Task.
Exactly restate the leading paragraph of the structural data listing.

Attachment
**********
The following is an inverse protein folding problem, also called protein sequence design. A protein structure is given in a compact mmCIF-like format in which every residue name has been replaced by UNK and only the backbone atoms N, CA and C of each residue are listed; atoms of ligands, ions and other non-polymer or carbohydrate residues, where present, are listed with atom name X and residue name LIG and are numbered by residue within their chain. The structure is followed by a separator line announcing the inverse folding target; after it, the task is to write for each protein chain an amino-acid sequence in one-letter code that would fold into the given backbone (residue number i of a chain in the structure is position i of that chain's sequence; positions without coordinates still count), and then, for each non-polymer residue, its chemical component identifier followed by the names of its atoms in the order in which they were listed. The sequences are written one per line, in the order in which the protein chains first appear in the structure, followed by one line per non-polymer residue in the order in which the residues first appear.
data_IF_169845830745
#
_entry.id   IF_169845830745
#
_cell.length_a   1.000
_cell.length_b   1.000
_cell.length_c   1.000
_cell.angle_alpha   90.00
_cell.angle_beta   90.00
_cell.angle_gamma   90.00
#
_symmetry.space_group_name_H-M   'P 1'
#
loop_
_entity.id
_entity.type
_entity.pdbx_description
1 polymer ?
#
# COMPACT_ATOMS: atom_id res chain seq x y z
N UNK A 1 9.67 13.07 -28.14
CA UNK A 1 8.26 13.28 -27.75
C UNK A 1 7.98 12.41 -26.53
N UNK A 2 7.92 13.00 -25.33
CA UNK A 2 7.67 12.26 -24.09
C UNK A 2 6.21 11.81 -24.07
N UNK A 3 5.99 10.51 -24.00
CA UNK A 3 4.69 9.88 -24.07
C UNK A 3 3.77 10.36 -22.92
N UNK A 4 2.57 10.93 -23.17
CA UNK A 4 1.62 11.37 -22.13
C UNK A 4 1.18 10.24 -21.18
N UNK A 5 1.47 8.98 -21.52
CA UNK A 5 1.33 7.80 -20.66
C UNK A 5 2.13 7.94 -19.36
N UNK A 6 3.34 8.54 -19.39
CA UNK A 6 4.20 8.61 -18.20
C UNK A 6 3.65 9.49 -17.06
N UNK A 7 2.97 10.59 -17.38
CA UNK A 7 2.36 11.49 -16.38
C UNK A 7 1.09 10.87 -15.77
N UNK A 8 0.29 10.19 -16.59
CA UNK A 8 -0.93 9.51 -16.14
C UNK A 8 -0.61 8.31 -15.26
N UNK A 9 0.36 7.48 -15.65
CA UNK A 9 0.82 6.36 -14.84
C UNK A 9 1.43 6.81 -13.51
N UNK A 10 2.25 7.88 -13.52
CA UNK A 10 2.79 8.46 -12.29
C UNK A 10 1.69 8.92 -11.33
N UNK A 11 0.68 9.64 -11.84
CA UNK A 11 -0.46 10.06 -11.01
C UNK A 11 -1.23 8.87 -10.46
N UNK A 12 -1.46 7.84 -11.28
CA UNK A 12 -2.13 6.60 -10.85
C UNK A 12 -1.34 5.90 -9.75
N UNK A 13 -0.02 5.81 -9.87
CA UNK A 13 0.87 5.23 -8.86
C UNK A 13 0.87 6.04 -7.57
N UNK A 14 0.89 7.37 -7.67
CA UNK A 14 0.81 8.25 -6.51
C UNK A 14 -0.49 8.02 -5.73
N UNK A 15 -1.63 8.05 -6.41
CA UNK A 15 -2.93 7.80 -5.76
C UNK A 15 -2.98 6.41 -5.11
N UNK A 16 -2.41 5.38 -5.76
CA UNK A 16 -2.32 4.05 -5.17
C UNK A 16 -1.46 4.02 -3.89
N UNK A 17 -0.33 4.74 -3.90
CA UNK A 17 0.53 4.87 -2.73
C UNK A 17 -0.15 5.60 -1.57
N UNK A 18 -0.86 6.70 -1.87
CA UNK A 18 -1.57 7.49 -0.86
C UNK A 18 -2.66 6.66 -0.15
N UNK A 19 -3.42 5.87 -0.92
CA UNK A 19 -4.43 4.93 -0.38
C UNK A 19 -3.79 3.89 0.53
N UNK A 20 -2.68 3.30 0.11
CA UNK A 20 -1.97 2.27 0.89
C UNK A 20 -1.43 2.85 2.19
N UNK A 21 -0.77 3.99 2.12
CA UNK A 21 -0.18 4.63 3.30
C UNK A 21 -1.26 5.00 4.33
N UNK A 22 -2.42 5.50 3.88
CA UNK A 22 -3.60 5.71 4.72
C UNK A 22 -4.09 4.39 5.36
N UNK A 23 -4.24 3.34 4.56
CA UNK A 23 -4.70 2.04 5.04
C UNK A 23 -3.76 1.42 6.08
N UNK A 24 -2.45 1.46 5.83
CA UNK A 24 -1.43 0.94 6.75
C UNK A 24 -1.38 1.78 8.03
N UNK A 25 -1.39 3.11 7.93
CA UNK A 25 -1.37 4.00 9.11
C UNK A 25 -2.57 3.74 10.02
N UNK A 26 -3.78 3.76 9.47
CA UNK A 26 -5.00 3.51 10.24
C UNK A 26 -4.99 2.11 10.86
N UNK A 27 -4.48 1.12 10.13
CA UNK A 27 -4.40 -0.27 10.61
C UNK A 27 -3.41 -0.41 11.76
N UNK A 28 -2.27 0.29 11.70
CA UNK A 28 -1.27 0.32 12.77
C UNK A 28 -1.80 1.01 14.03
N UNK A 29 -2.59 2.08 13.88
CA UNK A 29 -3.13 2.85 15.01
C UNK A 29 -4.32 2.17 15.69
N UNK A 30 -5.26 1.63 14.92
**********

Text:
The following is an inverse protein folding problem, also called protein sequence design. A protein structure is given in a compact mmCIF-like format in which every residue name has been replaced by UNK and only the backbone atoms N, CA and C of each residue are listed; atoms of ligands, ions and other non-polymer or carbohydrate residues, where present, are listed with atom name X and residue name LIG and are numbered by residue within their chain. The structure is followed by a separator line announcing the inverse folding target; after it, the task is to write for each protein chain an amino-acid sequence in one-letter code that would fold into the given backbone (residue number i of a chain in the structure is position i of that chain's sequence; positions without coordinates still count), and then, for each non-polymer residue, its chemical component identifier followed by the names of its atoms in the order in which they were listed. The sequences are written one per line, in the order in which the protein chains first appear in the structure, followed by one line per non-polymer residue in the order in which the residues first appear.